A permit system requires far more infrastructure and personnel to manage. A licensing system is far less costly to implement and maintain. You can fast track implementation by borrowing from the sportsman licensing system. Not all areas would require a “backcountry license”, only those which have been identified as having characteristics which require an above average level of skill or equipment to access and/or exhibits signs of stress from overuse. Areas can be added, removed, or modified as needed on an annual basis as is done with the hunting and fishing harvest regulations. It would be the responsibility of the license holder to know and adhere to these regulations and to show their license to anyone who asks to see it just as a hunting, fishing, or trapping license requires. It should cost somewhere around 50 dollars.

      • Justin Farrell says:

        Make perfect sense to me.

        • M.P. Heller says:

          Me too, but there are a lot of out of state and out of country individuals who have been getting something for nothing for a long time who are very vocal about keeping things the way they are regardless of the stress on the environment or the cost to NYS taxpayers.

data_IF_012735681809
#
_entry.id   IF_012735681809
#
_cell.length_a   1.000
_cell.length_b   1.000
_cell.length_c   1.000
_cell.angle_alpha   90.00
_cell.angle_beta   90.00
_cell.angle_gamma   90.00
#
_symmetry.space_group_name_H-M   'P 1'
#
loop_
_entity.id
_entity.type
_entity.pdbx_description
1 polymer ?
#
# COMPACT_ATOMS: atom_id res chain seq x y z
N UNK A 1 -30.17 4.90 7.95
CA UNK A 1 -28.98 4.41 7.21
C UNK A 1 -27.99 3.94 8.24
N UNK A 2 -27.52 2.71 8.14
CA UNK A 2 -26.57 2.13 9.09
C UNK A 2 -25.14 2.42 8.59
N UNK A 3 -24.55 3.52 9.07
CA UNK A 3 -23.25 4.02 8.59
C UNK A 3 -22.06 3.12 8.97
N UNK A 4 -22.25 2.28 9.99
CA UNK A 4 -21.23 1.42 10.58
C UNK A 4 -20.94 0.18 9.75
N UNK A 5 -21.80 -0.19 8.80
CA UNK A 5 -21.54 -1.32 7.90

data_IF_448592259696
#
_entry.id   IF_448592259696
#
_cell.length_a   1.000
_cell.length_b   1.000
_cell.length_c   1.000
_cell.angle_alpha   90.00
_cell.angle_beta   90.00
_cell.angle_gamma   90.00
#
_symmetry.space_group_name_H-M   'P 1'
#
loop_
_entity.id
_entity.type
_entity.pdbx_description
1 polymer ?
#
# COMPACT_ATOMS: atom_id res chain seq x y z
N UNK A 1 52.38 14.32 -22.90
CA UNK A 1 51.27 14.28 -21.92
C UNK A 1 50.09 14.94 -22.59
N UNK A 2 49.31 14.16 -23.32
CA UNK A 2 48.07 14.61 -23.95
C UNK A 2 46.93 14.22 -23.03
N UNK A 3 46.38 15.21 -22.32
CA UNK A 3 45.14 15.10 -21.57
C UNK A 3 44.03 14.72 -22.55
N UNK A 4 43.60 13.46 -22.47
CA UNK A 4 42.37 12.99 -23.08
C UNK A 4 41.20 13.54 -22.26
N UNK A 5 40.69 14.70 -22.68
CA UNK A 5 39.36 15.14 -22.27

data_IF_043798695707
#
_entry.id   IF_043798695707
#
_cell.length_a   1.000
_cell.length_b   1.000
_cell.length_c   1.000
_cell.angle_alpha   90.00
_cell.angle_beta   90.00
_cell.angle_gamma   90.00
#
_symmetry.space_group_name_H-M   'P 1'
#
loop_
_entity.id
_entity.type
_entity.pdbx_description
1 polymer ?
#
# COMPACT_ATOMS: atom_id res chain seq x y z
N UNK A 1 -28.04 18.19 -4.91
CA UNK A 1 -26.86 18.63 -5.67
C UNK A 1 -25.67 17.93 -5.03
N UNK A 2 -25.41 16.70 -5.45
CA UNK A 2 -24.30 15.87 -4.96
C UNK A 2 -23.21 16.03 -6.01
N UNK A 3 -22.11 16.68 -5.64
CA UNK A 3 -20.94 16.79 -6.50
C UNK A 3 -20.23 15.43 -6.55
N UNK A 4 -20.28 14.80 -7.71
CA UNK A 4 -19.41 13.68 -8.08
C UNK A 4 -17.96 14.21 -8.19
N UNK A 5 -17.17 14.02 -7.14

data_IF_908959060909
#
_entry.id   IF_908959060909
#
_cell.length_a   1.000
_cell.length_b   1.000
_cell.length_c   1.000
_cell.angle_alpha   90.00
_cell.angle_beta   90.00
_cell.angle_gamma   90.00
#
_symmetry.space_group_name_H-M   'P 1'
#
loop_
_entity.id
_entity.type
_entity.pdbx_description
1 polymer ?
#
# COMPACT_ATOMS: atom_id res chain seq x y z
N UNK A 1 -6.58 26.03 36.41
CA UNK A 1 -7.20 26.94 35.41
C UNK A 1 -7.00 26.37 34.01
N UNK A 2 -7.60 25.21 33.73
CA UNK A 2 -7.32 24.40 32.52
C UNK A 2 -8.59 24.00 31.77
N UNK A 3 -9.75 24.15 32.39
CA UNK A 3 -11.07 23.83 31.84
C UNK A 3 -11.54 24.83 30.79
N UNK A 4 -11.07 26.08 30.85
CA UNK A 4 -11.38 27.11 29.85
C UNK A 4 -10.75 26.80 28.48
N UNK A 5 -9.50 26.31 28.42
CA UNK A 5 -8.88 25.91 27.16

5. Larry Roth says:

    One way to reduce parking pressure in the high peaks is to make it possible for people to get there without cars. Shuttle services make sense – and the shuttle boarding points in Keene and elsewhere could also be used to control numbers in the high peaks. Make those into check-in points where group size can be monitored, and groups redirected away from trails already crowded. They can also be used for information stops, where people can be instructed in trail rules and pick up flyers, etc.

    Restoring full passenger service from Utica all the way to Lake Placid on the rail line would also reduce car traffic, and the stations would also make good control points.

    At some point the Governor has to be convinced that building new trails and setting aside land is useless if the state won’t provide the staff and resources to take care of the resources already out there. It’s a cheap way to get headlines as an environmentalist, but it’s a long term recipe for really bad outcomes.

  6. Lorraine Duvall says:

    DOT needs to be a part of the solution. I am surprised a major accident has not occurred along Route 73 with the hikers for Giant, swimmers and boaters at Chapel Pond, and the rock climbers at Chapel cliffs — while cars wiz by at 60 MPH on their way to and from I-87. Caution signs would help. And speed limits.

    • Boreasfisher says: